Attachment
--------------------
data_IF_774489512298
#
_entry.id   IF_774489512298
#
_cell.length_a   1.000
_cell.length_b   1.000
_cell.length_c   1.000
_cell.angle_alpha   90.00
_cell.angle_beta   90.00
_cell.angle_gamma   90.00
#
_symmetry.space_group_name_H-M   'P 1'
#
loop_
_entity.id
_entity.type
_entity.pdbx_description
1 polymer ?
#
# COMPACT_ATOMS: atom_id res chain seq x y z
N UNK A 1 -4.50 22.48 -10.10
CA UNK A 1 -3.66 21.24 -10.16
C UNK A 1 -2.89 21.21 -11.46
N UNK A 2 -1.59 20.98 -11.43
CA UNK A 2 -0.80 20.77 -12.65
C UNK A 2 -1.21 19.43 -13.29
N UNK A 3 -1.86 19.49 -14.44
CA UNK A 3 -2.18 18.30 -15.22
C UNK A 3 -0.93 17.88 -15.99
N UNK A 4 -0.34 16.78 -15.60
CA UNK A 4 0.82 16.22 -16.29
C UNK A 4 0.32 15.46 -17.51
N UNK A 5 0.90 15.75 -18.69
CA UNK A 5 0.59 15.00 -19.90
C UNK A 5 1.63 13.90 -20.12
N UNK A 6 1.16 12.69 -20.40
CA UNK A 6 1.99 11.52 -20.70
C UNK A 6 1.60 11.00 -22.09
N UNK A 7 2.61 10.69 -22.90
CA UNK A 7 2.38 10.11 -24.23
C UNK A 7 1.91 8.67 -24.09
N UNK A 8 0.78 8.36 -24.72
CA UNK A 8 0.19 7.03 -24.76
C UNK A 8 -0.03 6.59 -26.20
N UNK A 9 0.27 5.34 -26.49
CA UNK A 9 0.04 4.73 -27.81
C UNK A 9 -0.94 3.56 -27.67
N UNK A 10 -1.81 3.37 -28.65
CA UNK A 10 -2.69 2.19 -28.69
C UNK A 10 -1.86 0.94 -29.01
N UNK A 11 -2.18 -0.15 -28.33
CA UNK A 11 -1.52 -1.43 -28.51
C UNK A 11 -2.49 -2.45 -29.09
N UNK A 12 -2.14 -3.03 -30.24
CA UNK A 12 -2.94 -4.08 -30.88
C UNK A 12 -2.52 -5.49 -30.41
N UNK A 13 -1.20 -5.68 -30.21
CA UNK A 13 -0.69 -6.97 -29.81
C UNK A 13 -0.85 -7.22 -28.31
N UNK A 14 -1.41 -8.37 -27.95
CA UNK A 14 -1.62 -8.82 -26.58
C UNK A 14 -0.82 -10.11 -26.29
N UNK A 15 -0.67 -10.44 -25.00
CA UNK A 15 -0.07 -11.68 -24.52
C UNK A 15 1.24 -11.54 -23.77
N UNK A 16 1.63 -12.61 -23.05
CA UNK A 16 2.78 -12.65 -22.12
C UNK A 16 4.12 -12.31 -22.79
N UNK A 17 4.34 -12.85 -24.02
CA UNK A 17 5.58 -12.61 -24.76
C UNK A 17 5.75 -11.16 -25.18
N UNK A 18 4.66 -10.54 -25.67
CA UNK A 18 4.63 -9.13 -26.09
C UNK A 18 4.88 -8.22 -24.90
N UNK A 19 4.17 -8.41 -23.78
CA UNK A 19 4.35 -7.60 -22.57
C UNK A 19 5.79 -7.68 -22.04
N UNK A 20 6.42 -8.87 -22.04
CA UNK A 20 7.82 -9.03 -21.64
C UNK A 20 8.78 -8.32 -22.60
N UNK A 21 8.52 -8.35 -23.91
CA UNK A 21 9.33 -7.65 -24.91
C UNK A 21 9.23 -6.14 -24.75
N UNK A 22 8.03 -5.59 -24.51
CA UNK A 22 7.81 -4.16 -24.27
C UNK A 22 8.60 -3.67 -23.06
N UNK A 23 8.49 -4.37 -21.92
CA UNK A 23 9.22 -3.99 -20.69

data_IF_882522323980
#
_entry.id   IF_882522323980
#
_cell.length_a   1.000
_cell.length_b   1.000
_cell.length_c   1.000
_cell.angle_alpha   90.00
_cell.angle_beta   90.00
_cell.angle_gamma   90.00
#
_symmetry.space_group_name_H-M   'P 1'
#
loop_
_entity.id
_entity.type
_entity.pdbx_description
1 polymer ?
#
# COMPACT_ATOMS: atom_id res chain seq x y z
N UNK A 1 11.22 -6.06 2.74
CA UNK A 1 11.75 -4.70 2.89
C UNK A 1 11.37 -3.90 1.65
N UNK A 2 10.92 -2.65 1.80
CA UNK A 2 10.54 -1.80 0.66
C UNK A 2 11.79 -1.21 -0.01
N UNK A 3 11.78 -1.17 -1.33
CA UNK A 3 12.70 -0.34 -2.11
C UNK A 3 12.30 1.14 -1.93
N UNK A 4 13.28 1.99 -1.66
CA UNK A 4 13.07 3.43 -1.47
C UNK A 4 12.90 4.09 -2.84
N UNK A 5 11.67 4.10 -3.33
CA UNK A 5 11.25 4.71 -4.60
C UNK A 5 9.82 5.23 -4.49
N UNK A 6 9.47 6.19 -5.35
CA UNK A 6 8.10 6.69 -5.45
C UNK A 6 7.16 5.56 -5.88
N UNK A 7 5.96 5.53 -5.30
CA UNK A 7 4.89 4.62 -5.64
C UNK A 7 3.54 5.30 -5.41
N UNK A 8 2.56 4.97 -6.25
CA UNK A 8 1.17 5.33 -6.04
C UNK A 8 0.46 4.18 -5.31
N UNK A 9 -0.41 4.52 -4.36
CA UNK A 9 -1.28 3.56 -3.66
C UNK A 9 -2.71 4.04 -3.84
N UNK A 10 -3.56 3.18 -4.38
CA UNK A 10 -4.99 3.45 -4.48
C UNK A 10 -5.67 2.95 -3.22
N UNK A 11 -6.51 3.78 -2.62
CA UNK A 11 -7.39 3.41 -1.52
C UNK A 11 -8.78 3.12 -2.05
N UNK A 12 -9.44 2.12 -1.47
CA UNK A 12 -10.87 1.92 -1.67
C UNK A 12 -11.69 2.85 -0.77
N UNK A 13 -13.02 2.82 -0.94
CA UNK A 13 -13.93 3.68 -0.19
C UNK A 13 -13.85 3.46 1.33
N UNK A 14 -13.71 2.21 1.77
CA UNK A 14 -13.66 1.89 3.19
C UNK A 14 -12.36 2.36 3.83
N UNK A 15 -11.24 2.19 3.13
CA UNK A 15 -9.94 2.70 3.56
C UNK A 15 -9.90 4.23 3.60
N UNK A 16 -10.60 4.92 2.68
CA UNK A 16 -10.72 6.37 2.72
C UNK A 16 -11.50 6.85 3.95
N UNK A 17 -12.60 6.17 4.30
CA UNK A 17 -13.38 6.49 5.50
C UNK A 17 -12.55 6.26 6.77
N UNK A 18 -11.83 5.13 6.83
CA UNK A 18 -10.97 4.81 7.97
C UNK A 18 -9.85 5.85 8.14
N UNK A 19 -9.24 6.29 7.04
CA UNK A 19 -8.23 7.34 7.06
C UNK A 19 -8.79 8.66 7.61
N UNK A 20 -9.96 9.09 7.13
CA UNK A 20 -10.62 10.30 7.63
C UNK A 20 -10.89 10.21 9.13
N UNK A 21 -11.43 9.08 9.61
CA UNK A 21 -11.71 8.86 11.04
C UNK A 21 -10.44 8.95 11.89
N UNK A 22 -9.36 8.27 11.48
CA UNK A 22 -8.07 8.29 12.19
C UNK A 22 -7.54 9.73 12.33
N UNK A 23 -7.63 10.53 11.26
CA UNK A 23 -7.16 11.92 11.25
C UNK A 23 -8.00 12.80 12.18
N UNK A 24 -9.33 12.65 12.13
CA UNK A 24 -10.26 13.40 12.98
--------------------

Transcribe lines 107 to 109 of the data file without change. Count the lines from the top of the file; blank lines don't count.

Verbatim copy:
#
# COMPACT_ATOMS: atom_id res chain seq x y z
N UNK A 1 11.22 -6.06 2.74